Lars Sullivan took on No Way Jose in a match. Jose managed to get in some offense, but Sullivan dominated most of the match. He delivered a flying headbutt and slam for the win. I like Sullivan’s presentation. He’s a scary looking man with scary move and power moves that devastate his opponents.

In the main event you had Tyler Bate and Trent Seven vs. Bobby Fish and Kyle O’ Reilly accompanied by Adam Come (bay-bay).

Great match with both teams showcasing great movies. I loved Seven faking the knife edge chop to hit a DDT on Fish. After he received the hot tag, Bate showed some athleticism and strength.

The match ended after O’Reilly had Seven in a sleeper, then Fish hit a kick then covered Seven for the pin. Fans who really hadn’t seen ReDragon or Moustache Mountain perform got a good sample in this match.

NXT champion McIntyre ran out to chase Cole and reDragon away. As The Trio went up the ramp, they were met by NXT Tag Team champions Sanity – who solidified their face turn –
to end the show.

All in all it was a good episode of NXT. Plenty of action and a couple of good segments. The main event match was great and I enjoyed seeing Black cut his first promo and enter a feud with the Velveteen Dream.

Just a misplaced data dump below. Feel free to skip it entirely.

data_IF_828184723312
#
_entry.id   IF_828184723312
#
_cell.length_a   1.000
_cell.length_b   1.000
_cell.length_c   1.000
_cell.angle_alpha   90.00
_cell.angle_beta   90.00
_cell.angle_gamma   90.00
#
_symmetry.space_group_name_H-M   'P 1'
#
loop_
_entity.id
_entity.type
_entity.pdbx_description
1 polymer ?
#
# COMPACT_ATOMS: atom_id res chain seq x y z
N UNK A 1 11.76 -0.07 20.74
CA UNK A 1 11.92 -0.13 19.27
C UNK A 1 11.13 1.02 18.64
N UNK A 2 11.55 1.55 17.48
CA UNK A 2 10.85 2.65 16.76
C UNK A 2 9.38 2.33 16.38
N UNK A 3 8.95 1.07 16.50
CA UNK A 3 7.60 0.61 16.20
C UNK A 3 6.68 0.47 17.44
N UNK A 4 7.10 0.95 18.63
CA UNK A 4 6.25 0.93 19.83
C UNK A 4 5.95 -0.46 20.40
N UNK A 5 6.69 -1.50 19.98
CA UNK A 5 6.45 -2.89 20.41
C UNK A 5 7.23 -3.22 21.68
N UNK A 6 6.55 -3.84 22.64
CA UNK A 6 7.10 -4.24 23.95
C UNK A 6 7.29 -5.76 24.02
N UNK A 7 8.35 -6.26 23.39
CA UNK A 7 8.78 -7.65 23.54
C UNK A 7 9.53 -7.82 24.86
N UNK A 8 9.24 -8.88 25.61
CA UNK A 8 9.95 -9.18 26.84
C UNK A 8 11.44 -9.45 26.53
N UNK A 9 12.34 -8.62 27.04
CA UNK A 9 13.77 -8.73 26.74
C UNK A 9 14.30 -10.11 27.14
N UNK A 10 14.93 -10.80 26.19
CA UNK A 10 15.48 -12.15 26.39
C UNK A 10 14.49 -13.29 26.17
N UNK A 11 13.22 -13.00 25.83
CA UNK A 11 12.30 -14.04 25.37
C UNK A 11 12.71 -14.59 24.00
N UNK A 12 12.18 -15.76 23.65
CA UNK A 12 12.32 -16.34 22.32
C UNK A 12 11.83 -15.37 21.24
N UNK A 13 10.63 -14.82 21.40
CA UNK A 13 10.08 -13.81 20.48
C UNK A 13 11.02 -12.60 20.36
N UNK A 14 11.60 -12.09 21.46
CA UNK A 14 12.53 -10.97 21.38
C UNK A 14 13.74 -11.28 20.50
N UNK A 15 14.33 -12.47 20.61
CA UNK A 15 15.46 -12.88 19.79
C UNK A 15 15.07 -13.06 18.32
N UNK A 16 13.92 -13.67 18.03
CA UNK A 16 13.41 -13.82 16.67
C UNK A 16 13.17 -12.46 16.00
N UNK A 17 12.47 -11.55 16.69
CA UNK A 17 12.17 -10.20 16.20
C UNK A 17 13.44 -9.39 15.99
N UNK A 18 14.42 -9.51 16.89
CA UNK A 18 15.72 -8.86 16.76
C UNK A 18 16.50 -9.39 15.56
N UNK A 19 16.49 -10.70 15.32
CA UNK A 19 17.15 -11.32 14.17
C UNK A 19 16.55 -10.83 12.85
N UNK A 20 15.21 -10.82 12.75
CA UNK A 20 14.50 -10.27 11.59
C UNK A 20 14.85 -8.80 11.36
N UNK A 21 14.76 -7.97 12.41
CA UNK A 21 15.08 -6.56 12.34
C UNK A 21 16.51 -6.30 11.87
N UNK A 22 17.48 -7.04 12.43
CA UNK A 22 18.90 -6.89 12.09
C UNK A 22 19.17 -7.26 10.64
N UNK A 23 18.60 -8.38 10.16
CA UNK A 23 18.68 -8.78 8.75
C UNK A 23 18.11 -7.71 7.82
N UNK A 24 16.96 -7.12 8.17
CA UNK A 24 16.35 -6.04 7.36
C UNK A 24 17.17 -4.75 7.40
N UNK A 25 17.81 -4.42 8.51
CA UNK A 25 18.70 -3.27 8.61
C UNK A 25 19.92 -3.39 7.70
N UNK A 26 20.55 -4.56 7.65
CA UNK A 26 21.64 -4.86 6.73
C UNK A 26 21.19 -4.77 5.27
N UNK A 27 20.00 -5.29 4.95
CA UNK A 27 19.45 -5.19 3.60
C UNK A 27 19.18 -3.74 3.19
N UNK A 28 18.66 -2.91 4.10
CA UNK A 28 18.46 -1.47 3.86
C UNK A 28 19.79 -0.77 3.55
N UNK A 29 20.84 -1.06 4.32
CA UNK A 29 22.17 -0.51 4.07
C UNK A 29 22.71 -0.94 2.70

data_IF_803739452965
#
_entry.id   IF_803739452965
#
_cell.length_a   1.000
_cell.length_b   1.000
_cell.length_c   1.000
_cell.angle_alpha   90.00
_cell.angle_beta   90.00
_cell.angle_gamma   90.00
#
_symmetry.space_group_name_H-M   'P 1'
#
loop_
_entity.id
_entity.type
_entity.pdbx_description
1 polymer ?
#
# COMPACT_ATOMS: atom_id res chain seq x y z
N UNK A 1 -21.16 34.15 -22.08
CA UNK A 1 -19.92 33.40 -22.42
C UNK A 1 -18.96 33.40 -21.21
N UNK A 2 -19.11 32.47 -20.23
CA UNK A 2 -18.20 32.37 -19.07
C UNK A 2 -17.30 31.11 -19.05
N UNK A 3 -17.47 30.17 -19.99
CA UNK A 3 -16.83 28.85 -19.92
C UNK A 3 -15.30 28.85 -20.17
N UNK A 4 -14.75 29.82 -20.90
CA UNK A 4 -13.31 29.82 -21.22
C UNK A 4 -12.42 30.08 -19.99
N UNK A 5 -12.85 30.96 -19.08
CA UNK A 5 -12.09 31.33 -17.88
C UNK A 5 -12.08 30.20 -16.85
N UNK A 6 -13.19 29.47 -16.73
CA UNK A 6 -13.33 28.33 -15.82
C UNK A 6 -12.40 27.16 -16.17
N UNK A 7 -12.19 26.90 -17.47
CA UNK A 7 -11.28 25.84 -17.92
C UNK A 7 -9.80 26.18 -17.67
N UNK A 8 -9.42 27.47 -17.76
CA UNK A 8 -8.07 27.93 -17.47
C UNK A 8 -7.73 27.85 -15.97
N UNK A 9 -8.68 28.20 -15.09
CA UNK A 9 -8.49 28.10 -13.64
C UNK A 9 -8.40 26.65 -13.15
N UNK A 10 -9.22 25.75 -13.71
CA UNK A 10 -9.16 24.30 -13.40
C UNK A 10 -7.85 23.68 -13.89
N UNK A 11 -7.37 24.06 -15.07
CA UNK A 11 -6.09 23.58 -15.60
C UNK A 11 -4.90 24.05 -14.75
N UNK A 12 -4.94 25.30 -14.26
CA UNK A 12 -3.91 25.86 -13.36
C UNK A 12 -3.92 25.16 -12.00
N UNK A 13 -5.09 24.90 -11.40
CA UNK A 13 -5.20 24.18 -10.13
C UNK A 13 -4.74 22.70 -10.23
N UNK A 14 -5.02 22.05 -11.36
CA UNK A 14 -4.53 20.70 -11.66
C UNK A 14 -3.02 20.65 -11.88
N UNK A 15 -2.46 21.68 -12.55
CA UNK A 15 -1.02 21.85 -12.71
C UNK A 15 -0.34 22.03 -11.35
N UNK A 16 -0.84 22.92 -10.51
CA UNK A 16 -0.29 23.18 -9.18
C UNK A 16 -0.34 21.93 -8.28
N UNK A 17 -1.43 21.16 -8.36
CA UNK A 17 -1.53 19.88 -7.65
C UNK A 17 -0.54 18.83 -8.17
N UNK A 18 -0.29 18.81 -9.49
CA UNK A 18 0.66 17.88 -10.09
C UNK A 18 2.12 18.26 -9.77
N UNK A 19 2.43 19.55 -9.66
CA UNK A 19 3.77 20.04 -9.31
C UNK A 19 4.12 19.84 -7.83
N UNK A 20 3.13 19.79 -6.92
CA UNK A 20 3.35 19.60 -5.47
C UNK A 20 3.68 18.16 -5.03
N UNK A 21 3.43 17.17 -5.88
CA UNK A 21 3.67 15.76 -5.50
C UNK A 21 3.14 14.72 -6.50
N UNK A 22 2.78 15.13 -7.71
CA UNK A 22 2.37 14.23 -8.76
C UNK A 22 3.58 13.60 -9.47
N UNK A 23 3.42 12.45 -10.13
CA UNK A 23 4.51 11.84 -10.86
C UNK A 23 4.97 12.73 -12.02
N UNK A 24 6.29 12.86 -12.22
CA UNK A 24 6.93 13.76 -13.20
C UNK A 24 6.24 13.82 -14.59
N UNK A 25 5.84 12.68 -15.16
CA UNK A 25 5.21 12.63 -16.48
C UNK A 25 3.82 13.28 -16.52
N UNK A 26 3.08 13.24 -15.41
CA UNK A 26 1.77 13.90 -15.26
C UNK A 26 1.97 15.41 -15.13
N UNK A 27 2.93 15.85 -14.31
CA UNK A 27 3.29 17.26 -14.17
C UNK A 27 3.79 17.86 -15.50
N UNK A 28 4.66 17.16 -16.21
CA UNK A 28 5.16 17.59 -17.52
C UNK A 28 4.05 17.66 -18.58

Linebacker Ben Boulware would be great for wrestling

In an article from the Greenville Online, Manie Robinson wrote that former Clemson star linebacker Ben Boulware would be a perfect fit in professional wrestling. After going undrafted, Boulware was cut from the Carolina Panthers on Sept. 2 during the final round of roster cuts. He signed with the San Francisco 49ers three days later, but was subsequently cut this past Tuesday.

Here’s a sample of what Robinson wrote.

“Sure, it is more spectacle than sport, but it provides an avenue for Boulware to perform in his prowess. World Wrestling Entertainment may script the outcomes of its championship events, but the strength and athleticism exhibited cannot be fabricated.

Boulware could still display the strength that helped him shed blocks and wrangle running backs. He could still get paid to do something he apparently loves — running into people at full speed. And the antics he pulled under piles would draw praise instead of penalty flags.

Boulware already has an audition tape. He turned a Saturday afternoon romp into Monday Night Raw last season when he suplexed a Syracuse receiver mercilessly to the Death Valley turf.”